Bangalore: Shortly before 2.30 am on September 7, as a robot the size of a Tata Nano descended over the lunar surface for what was to be a historic Moon landing, something happened.
We don’t know what it is yet. The Indian Space Research Organisation (ISRO), whose scientists made this robot (as well as the smaller robot it contained), have promised answers soon but they can’t seem to come soon enough. Whatever happened, Vikram crashed on the Moon’s surface instead of touching down and its part of the Chandrayaan 2 mission was deemed a failure.
By 3:30 am, ISRO officials, led by its chairman K. Sivan, confirmed that the organisation had lost its communications link with the larger robot, named for Vikram Sarabhai. By 4 am, work had begun to restore this link, together with other efforts to salvage this part of the mission – a part that had, until that moment, basked in the public glare.
Whether it was the pressure to deliver a positive result – accentuated by the presence of the media-savvy Prime Minister Narendra Modi in the control room – or a complete and not unheard-of inability to manage public relations in the event of a failure, ISRO sought refuge in spin.
The organisation’s reps began to talk about how India’s new lunar orbiter, the only part of Chandrayaan 2 that had succeeded, was actually the most important part of the mission. It was a doctoring exercise that ISRO, with the support of right-wing Twitter trolls, Bharatiya Janata Party (BJP) fanatics online and off and practically everyone who couldn’t reimagine failures as teaching moments, began to execute.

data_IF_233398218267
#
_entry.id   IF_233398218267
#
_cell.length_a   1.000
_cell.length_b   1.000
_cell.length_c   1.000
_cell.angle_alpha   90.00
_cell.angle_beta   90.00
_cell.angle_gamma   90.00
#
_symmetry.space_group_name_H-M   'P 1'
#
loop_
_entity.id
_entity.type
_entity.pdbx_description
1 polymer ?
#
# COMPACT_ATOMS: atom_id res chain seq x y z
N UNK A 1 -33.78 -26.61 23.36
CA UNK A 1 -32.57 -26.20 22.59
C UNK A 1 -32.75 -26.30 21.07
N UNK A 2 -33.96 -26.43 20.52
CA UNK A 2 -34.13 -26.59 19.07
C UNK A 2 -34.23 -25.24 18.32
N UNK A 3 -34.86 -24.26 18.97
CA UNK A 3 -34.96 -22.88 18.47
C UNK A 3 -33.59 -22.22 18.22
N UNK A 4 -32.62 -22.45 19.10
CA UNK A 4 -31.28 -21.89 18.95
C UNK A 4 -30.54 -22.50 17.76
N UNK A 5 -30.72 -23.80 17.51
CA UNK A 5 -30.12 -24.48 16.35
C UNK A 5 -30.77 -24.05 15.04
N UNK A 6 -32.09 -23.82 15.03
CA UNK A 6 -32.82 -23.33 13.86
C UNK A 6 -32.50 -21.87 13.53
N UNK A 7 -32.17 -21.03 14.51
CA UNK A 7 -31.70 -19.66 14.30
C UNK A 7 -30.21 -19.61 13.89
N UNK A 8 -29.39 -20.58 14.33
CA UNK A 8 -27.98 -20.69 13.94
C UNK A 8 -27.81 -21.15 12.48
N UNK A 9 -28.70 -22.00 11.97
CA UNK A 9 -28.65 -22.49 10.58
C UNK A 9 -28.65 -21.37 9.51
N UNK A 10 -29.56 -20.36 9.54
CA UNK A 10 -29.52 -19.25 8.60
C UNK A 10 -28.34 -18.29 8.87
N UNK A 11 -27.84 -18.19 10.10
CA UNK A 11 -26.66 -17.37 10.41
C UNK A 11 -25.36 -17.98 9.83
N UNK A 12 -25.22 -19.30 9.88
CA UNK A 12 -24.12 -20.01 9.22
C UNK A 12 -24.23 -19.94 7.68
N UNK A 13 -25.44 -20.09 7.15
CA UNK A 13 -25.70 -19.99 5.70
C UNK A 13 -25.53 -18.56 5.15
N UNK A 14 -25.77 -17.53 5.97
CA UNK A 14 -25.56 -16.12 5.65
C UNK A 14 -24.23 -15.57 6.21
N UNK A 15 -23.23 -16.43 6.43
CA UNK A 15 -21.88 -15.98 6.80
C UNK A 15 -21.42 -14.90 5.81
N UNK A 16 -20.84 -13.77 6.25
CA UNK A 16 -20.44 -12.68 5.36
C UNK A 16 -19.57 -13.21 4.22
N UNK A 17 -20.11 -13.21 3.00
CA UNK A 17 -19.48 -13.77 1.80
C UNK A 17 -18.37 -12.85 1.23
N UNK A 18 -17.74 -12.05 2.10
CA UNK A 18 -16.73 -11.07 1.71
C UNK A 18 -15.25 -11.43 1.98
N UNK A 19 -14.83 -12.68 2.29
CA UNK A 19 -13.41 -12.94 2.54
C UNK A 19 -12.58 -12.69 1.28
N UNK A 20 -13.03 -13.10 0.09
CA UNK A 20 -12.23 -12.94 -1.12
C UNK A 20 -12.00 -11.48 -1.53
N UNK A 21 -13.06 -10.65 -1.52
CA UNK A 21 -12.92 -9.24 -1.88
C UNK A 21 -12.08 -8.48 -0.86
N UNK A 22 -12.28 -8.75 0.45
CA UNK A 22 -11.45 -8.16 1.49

By the morning of September 8, the mainstream media was flush with reports that apparently 95% of the mission had ‘succeeded’. Notes of congratulations proliferated online. Everywhere you looked, it was as if the orbiter was the whole point all along and that everyone was proud of ISRO’s work.
This was the ‘high’, when, pumped with the drugs of nationalism, questions are taboo and criticism leads to death threats. Closely reflecting an undercurrent of Modi’s reign as the prime minister, casual observers had conflated technology with science and reason had been pushed to the backseat. There was no greater example of this than the repeated and grossly mistaken claims that ISRO wanted to mine the lunar regolith for helium-3.